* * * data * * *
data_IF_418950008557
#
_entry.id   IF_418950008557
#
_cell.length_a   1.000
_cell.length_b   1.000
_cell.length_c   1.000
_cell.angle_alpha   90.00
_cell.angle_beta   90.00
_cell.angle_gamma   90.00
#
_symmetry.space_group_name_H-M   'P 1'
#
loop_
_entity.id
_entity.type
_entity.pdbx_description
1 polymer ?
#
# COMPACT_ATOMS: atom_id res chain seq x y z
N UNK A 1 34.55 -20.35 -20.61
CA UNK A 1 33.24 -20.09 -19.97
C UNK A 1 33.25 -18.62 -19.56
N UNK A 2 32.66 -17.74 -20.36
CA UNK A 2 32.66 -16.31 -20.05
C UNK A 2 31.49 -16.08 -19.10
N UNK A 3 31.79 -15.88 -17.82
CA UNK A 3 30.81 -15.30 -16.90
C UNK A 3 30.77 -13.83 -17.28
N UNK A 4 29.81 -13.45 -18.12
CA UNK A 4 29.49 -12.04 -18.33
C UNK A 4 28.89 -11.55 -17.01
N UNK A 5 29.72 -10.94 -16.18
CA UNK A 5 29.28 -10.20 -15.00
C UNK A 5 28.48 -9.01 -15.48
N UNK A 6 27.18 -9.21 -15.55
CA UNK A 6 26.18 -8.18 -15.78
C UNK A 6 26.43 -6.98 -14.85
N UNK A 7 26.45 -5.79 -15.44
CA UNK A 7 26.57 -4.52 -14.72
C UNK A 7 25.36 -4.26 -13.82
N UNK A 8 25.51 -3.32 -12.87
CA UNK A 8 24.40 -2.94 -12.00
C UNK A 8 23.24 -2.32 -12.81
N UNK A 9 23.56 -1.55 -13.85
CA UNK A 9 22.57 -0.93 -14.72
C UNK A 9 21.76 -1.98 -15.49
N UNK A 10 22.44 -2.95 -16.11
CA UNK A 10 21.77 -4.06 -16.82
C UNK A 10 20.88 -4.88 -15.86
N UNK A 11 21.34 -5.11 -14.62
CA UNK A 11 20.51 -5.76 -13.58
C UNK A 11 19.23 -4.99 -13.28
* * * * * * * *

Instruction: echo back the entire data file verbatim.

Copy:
data_IF_418950008557
#
_entry.id   IF_418950008557
#
_cell.length_a   1.000
_cell.length_b   1.000
_cell.length_c   1.000
_cell.angle_alpha   90.00
_cell.angle_beta   90.00
_cell.angle_gamma   90.00
#
_symmetry.space_group_name_H-M   'P 1'
#
loop_
_entity.id
_entity.type
_entity.pdbx_description
1 polymer ?
#
# COMPACT_ATOMS: atom_id res chain seq x y z
N UNK A 1 34.55 -20.35 -20.61
CA UNK A 1 33.24 -20.09 -19.97
C UNK A 1 33.25 -18.62 -19.56
N UNK A 2 32.66 -17.74 -20.36
CA UNK A 2 32.66 -16.31 -20.05
C UNK A 2 31.49 -16.08 -19.10
N UNK A 3 31.79 -15.88 -17.82
CA UNK A 3 30.81 -15.30 -16.90
C UNK A 3 30.77 -13.83 -17.28
N UNK A 4 29.81 -13.45 -18.12
CA UNK A 4 29.49 -12.04 -18.33
C UNK A 4 28.89 -11.55 -17.01
N UNK A 5 29.72 -10.94 -16.18
CA UNK A 5 29.28 -10.20 -15.00
C UNK A 5 28.48 -9.01 -15.48
N UNK A 6 27.18 -9.21 -15.55
CA UNK A 6 26.18 -8.18 -15.78
C UNK A 6 26.43 -6.98 -14.85
N UNK A 7 26.45 -5.79 -15.44
CA UNK A 7 26.57 -4.52 -14.72
C UNK A 7 25.36 -4.26 -13.82
N UNK A 8 25.51 -3.32 -12.87
CA UNK A 8 24.40 -2.94 -12.00
C UNK A 8 23.24 -2.32 -12.81
N UNK A 9 23.56 -1.55 -13.85
CA UNK A 9 22.57 -0.93 -14.72
C UNK A 9 21.76 -1.98 -15.49
N UNK A 10 22.44 -2.95 -16.11
CA UNK A 10 21.77 -4.06 -16.82
C UNK A 10 20.88 -4.88 -15.86
N UNK A 11 21.34 -5.11 -14.62
CA UNK A 11 20.51 -5.76 -13.58
C UNK A 11 19.23 -4.99 -13.28